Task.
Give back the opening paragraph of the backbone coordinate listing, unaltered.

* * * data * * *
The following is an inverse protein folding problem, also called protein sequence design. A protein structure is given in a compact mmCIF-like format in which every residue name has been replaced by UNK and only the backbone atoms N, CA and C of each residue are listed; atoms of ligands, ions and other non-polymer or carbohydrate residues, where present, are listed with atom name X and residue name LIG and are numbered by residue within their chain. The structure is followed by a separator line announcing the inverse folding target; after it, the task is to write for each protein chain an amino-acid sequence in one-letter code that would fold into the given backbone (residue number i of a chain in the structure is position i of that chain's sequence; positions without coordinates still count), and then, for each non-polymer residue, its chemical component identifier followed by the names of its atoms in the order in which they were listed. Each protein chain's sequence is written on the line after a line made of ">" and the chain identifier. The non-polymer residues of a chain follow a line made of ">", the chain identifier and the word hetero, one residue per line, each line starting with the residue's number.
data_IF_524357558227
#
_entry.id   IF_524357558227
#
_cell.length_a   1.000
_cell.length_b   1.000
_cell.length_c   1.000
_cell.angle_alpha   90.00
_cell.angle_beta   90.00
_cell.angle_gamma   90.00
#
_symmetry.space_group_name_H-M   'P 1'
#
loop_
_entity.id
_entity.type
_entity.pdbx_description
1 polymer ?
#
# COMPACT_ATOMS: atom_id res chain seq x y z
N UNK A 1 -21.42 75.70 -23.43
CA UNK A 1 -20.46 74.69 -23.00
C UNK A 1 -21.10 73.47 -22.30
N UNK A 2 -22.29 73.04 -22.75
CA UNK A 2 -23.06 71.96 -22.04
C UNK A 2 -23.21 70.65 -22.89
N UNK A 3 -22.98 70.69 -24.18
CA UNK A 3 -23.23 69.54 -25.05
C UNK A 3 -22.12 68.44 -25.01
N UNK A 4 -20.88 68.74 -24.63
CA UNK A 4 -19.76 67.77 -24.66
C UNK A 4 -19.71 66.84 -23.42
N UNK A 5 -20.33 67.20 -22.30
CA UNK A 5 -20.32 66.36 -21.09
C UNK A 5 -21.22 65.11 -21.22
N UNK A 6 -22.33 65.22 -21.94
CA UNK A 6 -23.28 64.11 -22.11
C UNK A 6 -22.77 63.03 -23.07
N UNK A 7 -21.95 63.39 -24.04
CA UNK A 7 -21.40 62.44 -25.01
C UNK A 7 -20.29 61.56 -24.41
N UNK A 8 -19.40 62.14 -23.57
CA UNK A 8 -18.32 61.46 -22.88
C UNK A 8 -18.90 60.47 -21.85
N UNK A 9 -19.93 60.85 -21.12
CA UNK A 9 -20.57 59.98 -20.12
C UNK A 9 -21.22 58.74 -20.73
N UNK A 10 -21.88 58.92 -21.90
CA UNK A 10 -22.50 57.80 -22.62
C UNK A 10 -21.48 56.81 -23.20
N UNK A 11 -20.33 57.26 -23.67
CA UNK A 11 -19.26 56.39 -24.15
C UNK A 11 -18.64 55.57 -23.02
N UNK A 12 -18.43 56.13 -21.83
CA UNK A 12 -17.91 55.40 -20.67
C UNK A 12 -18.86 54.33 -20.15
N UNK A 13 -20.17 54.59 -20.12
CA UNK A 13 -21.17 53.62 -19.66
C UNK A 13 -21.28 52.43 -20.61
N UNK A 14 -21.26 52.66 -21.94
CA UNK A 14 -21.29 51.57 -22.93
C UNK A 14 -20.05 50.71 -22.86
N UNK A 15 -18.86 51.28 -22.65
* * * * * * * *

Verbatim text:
The following is an inverse protein folding problem, also called protein sequence design. A protein structure is given in a compact mmCIF-like format in which every residue name has been replaced by UNK and only the backbone atoms N, CA and C of each residue are listed; atoms of ligands, ions and other non-polymer or carbohydrate residues, where present, are listed with atom name X and residue name LIG and are numbered by residue within their chain. The structure is followed by a separator line announcing the inverse folding target; after it, the task is to write for each protein chain an amino-acid sequence in one-letter code that would fold into the given backbone (residue number i of a chain in the structure is position i of that chain's sequence; positions without coordinates still count), and then, for each non-polymer residue, its chemical component identifier followed by the names of its atoms in the order in which they were listed. Each protein chain's sequence is written on the line after a line made of ">" and the chain identifier. The non-polymer residues of a chain follow a line made of ">", the chain identifier and the word hetero, one residue per line, each line starting with the residue's number.